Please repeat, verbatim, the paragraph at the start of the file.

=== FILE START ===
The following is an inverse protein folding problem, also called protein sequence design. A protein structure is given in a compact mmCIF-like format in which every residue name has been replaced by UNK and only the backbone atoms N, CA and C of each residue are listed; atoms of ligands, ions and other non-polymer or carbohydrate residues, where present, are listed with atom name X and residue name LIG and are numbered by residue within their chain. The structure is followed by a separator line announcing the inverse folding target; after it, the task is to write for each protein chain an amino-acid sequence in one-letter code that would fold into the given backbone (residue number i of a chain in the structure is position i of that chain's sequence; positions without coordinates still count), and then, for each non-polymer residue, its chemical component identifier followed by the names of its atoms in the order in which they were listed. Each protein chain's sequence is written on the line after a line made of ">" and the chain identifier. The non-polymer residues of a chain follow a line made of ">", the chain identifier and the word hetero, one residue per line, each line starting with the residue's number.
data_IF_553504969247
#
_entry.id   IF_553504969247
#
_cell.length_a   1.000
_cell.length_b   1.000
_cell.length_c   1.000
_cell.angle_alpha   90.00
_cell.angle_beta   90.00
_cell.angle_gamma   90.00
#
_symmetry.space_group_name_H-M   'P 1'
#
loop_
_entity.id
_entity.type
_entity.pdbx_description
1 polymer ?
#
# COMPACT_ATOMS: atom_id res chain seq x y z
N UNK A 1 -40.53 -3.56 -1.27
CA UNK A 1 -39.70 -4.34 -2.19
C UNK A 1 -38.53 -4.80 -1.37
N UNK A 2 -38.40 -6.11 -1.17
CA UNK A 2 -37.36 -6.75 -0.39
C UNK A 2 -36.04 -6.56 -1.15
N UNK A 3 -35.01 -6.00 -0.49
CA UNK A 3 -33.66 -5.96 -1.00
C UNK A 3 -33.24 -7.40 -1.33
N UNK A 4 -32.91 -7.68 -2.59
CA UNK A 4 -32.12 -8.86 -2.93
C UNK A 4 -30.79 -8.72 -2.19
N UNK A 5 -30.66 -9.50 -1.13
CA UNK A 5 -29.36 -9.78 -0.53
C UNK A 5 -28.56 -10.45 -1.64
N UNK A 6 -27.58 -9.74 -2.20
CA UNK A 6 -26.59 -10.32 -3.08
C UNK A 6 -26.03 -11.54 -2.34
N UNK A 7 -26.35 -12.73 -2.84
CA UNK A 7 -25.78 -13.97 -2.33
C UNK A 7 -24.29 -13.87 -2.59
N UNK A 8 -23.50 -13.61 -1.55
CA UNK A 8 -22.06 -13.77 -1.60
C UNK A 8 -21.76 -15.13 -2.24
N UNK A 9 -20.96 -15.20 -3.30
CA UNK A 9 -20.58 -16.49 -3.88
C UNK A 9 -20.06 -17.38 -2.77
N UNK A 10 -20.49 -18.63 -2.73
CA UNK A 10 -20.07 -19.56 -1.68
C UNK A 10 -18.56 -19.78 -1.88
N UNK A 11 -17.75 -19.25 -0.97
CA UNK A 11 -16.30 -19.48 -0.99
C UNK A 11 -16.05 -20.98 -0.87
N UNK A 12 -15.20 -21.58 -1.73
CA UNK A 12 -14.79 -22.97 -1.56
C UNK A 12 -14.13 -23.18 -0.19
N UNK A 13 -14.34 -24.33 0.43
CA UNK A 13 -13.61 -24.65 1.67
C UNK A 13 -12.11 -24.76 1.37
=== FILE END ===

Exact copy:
The following is an inverse protein folding problem, also called protein sequence design. A protein structure is given in a compact mmCIF-like format in which every residue name has been replaced by UNK and only the backbone atoms N, CA and C of each residue are listed; atoms of ligands, ions and other non-polymer or carbohydrate residues, where present, are listed with atom name X and residue name LIG and are numbered by residue within their chain. The structure is followed by a separator line announcing the inverse folding target; after it, the task is to write for each protein chain an amino-acid sequence in one-letter code that would fold into the given backbone (residue number i of a chain in the structure is position i of that chain's sequence; positions without coordinates still count), and then, for each non-polymer residue, its chemical component identifier followed by the names of its atoms in the order in which they were listed. Each protein chain's sequence is written on the line after a line made of ">" and the chain identifier. The non-polymer residues of a chain follow a line made of ">", the chain identifier and the word hetero, one residue per line, each line starting with the residue's number.